April 10, 2013

Researchers at Xerox's Palo Alto Research Center (PARC) have developed tiny chiplets that are smaller than a grain of sand. The new technology, referred to as Xerographic microassembly, breaks silicon wafers into tens of thousands of chiplets, bottles them as "ink" and then "prints" them - pretty much like how Xerox laser printing works.

An enlarged view of small slivers of silicon. | credit: Amy Sullivan/PARC

The company demonstrated this new technology to New York Times. According to the Times,

The PARC researchers have a very different model in mind. With financing from the National Science Foundation and from Darpa, the Pentagon's Defense Advanced Research Projects Agency, they have designed a laser-printer-like machine that will precisely place tens or even hundreds of thousands of chiplets, each no larger than a grain of sand, on a surface in exactly the right location and in the right orientation.

 

The chiplets can be both microprocessors and computer memory as well as the other circuits needed to create complete computers. They can also be analog devices known as microelectromechanical systems, or MEMS, that perform tasks like sensing heat, pressure or motion.

What will these chiplets be used for? In the future they can be used to build custom computers one at a time, or as part of a 3D printing system that prints smart objects with tiny chips embedded. The possibilities are extremely wide, "It's a crazy new revolutionary tool," said Dr. Eugene Chow, an electrical engineer who leads the PARC team. When this technology hits the mainstream, it could mean the emergence of a new digital era in manufacturing.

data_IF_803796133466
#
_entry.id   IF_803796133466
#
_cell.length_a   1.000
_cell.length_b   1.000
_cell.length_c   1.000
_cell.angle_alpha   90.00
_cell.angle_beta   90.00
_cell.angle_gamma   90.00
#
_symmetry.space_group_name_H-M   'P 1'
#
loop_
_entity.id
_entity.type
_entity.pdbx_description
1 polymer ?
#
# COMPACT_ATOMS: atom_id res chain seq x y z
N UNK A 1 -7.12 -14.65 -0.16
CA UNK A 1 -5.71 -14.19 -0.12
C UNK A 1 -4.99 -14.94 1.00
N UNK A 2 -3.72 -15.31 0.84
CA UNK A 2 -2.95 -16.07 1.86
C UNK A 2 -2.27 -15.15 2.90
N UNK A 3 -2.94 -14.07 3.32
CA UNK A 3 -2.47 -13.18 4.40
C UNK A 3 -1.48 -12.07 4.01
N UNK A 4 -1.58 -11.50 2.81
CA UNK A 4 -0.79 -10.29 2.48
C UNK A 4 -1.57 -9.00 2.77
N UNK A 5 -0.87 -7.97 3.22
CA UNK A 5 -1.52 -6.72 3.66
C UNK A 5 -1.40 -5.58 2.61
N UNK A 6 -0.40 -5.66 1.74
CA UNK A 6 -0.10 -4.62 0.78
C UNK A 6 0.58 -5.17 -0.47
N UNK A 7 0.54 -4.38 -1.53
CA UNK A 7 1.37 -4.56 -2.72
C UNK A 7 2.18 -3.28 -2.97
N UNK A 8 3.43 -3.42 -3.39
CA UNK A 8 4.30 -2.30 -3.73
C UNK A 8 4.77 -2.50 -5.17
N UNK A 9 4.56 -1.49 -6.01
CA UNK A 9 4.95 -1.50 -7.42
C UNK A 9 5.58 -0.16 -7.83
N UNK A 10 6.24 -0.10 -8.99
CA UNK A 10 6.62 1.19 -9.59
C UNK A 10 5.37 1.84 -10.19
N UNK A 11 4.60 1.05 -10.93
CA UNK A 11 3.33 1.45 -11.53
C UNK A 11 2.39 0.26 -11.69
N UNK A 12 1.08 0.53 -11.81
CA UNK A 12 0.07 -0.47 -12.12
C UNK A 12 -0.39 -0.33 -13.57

While there has already been an explosion in 3D printing of solid and mechanical objects both for prototyping and increasingly for small production runs, PARC's scientists believe that there will also ultimately be an ensemble of manufacturing technologies that seamlessly blend microelectronics with mechanical components.

 

"You can print mechanical objects, but a lot of things in the world today are more than mechanical," said Stephen Hoover, PARC's chief executive. "A lot of the opportunities we're going to find in the 'Internet of things' are going to be about how to embed intelligence at very low cost in a distributed way into the world."

But the PARC researchers also admitted that the technology is still in its stages that they can't achieve the transistor density with millions or billions of transistors now available through conventional chip manufacturing. So fabricating smart 3D printed objects is not yet possible, but it is nice to know what we can achieve in future that computers could be individually shaped for each system or just be part of 3D printers.

Thanks to Jim for the tip.

 

Posted in 3D Technology

 

 

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